One year, a student wanted to teach piano to the class. Undaunted by the fact that there was just one piano, she surveyed the class about their experience with music and piano. Based on the results of her survey, she categorized students into novice, beginner, some experience, and experts. She selected specific excerpts of sheet music for each student (!): the novices had only two notes that required only the right hand and she labeled their paper keyboards with notes. She differentiated for each student, up to those who take piano lessons by giving them sheet music that required using both hands (treble & bass clefs, that she labeled: right hand & left hand) and paper keyboards with no notes. After circulating while students "practiced" on their paper keyboards, she called students up to the piano to play their piece. Oh my goodness!! That lesson planning must have taken hours!!
And don't you love your outside-the-box thinkers? When this student proposed his idea of teaching the class "How to be Awesome", I thought he was trying to be a smart-aleck. Wow, did he ever surprise me! He was completely prepared with a powerpoint presentation on the definition of "awesome". After introducing the dictionary definition, he asked for examples from students. Each slide built on the idea that you make yourself awesome because the definition is as unique as each individual. He also emphasized how awesome it is to be kind, caring, and treating others as if they are awesome! I was practically in tears, as he was teaching! Classmates were cheering :) #bestillmyheart
Students get such a kick out of taking over as the teacher (& a better understanding at how difficult it is to teach when kids talk and blurt out!) and they gain new respect from classmates for their unique strengths! We all learn so much! (And it makes the end of the school year a whole lot more fun, as well as re-energizing the teacher!)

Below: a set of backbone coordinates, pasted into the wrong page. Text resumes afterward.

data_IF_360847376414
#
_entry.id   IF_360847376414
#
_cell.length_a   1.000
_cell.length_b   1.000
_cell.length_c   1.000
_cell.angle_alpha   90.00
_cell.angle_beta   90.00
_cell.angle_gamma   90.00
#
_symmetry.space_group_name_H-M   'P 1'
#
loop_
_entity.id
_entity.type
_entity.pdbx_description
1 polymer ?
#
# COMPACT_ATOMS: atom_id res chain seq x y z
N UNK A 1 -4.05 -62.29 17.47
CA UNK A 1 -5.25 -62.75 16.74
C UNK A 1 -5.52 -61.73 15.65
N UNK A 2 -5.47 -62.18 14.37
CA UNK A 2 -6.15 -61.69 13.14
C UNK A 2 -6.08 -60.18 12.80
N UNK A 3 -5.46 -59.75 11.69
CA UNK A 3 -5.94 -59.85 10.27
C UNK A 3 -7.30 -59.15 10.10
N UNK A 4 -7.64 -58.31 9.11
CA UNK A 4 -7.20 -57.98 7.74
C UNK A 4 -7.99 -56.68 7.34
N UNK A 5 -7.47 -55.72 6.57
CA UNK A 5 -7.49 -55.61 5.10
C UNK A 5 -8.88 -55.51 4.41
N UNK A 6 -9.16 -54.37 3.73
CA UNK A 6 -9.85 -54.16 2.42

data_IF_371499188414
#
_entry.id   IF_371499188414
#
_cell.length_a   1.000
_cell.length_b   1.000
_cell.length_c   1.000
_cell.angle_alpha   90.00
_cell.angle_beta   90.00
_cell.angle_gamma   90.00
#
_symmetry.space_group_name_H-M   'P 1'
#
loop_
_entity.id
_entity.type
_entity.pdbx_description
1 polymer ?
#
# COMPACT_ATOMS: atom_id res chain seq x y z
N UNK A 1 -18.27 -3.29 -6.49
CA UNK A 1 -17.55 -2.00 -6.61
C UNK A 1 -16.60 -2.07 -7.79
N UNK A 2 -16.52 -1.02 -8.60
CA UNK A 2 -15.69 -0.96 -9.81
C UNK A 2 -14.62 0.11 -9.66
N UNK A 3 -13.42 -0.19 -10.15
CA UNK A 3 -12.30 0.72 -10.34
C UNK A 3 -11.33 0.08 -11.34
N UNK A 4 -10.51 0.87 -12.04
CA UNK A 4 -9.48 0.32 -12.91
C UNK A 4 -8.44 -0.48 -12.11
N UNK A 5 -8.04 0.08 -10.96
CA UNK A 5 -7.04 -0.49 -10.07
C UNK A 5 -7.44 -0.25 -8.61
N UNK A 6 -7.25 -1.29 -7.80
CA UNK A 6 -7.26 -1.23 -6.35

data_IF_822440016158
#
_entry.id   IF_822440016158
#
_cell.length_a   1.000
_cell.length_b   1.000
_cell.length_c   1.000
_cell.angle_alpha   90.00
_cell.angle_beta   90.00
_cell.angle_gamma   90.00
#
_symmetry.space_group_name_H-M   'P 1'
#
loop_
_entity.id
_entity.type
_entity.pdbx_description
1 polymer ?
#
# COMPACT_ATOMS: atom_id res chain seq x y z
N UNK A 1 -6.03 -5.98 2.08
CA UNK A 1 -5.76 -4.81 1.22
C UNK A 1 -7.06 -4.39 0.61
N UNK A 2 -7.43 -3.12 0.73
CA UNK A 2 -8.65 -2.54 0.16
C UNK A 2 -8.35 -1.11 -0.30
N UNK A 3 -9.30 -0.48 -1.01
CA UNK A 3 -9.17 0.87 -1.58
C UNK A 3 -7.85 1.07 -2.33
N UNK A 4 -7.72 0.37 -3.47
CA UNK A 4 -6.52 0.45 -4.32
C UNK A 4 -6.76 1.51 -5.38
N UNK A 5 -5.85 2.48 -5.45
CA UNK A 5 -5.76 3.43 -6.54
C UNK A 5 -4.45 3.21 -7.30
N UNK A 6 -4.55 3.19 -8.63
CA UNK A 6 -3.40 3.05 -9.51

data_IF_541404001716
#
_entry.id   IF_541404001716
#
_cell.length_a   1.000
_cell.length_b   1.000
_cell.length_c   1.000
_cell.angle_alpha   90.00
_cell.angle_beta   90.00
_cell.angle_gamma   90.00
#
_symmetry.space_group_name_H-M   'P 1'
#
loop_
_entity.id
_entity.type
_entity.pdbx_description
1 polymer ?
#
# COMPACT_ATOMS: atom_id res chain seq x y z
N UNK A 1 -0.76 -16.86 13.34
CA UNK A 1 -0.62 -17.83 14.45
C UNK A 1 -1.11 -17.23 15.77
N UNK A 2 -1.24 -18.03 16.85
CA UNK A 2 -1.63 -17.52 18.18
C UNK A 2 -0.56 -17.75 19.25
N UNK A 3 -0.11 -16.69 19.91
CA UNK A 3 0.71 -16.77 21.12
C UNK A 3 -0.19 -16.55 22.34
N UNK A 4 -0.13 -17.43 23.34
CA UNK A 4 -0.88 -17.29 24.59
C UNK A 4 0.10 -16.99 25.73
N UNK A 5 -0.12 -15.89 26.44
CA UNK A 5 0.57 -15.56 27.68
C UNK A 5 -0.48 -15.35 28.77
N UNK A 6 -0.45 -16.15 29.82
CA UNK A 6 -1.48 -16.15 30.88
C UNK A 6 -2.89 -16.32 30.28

What special activities do you do to wrap up the school year? We want you to end the year with a celebratory bang! Check out these other free ideas for your upper elementary students and let us do the planning for you!
Health always seems to be one of those subjects that is either hard to fit into the curriculum time-wise or I’m unsure how to assess it.
Our health standards not only focus on the more obvious physical parts of health, but also on mental and emotional, or family and social aspects of health. I'm blogging over at The Walking Classroom today to share ideas for all aspects of health. Walk on over! Click HERE or on the photo above.
Although I don't sew much, other than the occasional hemming of pants or jeans (yes, my legs are short) or sewing badges onto my daughter's Girl Scout uniform, my sewing machine does get a lot of use for BOOKMAKING!
First of all, bringing a sewing machine into the classroom is amazing to kids: it's a machine!! Plus having a hardback book with pages that are sewn makes it valid as a "real book", just like the hardback books in our class library! Since I tend to be lazy and try to eliminate steps, using contact paper saves the gluing step. Watch the video below for simple steps to creating these fabulous books!